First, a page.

"Sister Helen Prejean's passion to end the death penalty is a challenge to others," is the New Orleans Times-Picayune profile written by Sheila Stroup. It's available in a slightly abbreviated version, "After 2 decades, nun's crusade continues," via AP and NECN. Here's the beginning:
For two decades, Sister Helen Prejean has traveled around the country and the world, speaking out against capital punishment. She tells audiences about being a spiritual adviser to inmates on death row and talks about what it means to accompany a man to his death. She tells of meeting the families of the doomed men and the families of their victims. She talks about how the court system works, and how it doesn’t. She speaks of forgiveness.
She calls her passion to end the death penalty “a journey that’s still happening.”
During an interview many years ago, she took me back to the beginning of that journey, when her audiences were considerably smaller than they are now. “I had my smallest crowd right here in New Orleans, at the St. Christopher Home,” she said. “Three people showed up, and two of them nodded off.”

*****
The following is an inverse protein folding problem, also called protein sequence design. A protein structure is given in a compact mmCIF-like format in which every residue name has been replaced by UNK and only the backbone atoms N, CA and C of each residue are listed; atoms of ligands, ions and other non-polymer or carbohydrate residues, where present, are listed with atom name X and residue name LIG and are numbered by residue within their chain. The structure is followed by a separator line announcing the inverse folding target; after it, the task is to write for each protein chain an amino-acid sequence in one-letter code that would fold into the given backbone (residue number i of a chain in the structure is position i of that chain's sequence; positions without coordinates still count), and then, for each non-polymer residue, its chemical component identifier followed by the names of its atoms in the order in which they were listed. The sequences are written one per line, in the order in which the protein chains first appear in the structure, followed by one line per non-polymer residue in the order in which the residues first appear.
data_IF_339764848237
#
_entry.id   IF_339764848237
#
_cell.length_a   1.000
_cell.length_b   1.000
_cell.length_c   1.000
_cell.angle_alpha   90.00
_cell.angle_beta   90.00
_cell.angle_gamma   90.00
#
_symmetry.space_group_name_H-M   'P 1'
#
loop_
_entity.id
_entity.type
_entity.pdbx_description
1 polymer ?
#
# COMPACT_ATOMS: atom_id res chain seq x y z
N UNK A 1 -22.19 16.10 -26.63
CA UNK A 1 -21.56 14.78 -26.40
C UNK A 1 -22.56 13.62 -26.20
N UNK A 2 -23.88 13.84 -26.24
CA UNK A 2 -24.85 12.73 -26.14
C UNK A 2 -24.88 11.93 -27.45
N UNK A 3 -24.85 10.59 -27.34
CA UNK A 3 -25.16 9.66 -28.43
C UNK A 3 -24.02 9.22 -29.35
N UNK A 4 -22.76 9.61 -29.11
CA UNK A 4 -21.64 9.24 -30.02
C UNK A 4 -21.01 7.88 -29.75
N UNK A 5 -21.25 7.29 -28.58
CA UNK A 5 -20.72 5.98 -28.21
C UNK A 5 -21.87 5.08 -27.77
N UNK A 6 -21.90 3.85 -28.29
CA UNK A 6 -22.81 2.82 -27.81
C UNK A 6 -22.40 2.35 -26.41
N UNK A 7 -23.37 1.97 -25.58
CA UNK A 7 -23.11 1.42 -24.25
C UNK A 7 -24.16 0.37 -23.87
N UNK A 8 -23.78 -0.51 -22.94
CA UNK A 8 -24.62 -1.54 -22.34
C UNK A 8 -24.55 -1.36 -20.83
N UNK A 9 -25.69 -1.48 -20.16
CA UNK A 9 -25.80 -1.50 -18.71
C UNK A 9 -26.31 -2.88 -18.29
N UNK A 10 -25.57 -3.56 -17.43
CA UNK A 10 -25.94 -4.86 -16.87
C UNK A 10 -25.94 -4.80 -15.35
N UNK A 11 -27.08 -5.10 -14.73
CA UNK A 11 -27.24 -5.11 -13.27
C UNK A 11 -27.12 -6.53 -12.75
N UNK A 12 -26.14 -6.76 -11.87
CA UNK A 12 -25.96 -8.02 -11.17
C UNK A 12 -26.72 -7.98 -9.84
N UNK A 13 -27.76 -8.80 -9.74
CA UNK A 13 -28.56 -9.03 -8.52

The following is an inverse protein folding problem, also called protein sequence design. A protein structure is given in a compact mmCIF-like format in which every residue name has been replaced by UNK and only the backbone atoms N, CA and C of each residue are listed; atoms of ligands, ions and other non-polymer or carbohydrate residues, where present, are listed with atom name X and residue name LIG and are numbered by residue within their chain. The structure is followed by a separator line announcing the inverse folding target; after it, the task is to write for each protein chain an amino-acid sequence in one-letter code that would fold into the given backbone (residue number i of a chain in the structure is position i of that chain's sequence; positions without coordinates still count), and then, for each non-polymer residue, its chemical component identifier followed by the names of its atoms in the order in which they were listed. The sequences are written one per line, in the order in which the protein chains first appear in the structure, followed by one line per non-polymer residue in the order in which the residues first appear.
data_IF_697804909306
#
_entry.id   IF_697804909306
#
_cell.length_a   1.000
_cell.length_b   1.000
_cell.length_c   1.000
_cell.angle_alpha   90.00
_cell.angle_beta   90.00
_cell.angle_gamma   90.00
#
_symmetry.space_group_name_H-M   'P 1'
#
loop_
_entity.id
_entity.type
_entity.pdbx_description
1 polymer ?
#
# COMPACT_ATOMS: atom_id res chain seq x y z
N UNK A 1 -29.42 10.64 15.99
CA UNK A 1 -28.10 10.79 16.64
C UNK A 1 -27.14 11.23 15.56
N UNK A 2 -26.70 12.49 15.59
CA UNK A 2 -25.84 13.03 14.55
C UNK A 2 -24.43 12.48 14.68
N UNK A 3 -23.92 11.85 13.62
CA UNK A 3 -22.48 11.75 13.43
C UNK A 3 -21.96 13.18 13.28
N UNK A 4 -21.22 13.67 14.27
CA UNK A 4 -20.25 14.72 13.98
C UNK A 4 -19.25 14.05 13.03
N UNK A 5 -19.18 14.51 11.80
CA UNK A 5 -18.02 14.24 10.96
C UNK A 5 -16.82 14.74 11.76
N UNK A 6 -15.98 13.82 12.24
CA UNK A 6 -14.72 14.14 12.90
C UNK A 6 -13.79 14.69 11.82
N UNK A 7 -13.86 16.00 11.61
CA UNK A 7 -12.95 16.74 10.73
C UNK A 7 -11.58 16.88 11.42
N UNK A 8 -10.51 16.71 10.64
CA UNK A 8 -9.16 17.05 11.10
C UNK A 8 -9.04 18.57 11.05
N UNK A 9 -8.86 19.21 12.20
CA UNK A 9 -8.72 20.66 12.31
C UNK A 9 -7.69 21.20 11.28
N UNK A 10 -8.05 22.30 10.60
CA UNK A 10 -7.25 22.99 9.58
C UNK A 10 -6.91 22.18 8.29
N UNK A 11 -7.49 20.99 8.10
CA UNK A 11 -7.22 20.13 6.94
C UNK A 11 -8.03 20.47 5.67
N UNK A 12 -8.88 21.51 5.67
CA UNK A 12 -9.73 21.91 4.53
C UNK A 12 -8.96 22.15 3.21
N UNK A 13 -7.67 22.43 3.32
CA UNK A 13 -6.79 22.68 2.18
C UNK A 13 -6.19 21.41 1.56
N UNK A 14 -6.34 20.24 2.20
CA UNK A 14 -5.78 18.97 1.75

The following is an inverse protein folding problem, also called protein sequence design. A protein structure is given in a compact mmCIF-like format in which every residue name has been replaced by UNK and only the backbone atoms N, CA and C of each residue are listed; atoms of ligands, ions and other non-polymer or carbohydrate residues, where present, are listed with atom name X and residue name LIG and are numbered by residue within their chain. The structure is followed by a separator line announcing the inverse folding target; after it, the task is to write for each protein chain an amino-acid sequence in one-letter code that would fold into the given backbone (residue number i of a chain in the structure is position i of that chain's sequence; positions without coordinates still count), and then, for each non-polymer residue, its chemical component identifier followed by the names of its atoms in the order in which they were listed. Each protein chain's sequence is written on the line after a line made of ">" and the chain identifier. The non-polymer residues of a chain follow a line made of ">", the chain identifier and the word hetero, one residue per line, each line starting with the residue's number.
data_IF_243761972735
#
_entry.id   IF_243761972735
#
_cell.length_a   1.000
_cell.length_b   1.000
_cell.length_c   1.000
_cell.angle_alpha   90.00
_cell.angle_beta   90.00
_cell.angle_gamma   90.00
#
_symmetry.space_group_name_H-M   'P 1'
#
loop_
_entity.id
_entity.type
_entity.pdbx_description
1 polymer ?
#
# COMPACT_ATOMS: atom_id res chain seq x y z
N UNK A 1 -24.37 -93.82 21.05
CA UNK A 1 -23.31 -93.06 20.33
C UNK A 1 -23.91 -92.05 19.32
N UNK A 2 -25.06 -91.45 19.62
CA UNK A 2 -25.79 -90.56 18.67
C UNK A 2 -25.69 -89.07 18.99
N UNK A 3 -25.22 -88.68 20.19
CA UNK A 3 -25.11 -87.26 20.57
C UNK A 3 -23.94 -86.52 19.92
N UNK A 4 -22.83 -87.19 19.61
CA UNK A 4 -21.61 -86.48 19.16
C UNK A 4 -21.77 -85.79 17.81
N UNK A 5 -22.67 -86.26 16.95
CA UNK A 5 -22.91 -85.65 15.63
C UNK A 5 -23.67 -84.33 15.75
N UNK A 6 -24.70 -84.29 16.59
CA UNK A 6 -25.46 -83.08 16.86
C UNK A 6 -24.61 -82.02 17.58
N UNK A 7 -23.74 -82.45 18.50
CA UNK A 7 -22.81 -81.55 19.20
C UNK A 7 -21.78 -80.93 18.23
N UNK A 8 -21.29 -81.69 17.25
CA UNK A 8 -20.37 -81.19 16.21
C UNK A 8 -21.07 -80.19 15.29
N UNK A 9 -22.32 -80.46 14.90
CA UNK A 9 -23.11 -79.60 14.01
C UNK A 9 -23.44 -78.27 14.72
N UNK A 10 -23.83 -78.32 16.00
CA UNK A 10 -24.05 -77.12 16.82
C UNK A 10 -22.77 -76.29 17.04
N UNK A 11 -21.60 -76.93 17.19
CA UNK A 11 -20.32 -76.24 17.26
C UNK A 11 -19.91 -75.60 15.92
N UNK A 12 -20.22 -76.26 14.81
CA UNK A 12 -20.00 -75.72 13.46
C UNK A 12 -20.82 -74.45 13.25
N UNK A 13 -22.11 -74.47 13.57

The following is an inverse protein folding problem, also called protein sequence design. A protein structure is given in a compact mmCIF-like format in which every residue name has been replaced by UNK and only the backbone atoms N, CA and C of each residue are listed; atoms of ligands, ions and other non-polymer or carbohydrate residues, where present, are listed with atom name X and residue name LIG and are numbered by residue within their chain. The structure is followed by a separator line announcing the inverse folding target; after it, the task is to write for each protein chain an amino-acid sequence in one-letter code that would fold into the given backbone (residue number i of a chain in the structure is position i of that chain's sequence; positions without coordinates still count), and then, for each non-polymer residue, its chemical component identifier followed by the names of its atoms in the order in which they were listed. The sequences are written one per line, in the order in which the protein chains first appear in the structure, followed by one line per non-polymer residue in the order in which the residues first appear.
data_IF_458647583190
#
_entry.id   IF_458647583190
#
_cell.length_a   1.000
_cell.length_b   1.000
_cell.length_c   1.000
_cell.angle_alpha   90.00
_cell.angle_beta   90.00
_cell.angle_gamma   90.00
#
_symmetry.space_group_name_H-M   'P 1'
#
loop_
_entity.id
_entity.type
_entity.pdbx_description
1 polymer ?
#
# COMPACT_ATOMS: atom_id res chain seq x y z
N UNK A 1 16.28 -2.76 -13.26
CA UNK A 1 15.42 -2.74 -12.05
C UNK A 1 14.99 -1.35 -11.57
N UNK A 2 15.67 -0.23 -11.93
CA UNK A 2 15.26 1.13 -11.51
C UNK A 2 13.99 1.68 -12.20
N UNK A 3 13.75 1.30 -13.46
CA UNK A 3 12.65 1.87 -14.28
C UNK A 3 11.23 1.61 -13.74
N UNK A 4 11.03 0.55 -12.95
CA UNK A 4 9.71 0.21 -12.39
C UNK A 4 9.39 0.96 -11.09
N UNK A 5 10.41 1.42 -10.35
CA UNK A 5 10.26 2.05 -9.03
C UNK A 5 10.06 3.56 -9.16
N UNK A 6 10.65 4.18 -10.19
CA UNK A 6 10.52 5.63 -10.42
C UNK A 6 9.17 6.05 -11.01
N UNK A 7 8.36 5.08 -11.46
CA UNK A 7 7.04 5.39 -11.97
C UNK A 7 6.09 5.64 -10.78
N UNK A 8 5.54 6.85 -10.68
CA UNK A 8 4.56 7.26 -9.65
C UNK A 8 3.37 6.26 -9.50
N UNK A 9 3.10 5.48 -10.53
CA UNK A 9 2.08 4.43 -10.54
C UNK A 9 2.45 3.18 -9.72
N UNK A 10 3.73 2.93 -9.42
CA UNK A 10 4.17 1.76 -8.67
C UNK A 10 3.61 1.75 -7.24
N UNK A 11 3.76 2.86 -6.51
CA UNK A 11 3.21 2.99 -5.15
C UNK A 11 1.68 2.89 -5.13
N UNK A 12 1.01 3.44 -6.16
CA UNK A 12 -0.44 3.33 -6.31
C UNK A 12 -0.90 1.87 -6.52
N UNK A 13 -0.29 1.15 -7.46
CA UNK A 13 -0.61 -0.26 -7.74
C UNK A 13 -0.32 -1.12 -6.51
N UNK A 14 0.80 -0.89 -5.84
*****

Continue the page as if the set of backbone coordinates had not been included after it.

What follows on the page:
That was before her book “Dead Man Walking: An Eyewitness Account of the Death Penalty in the United States,” was published in 1993, and before Susan Sarandon won an Oscar portraying her in the movie.Since then, Sister Helen has given hundreds and hundreds of talks and filled countless auditoriums. She wrote a second book, “The Death of Innocents: An Eyewitness Account of Wrongful Executions,” which came out in 2004.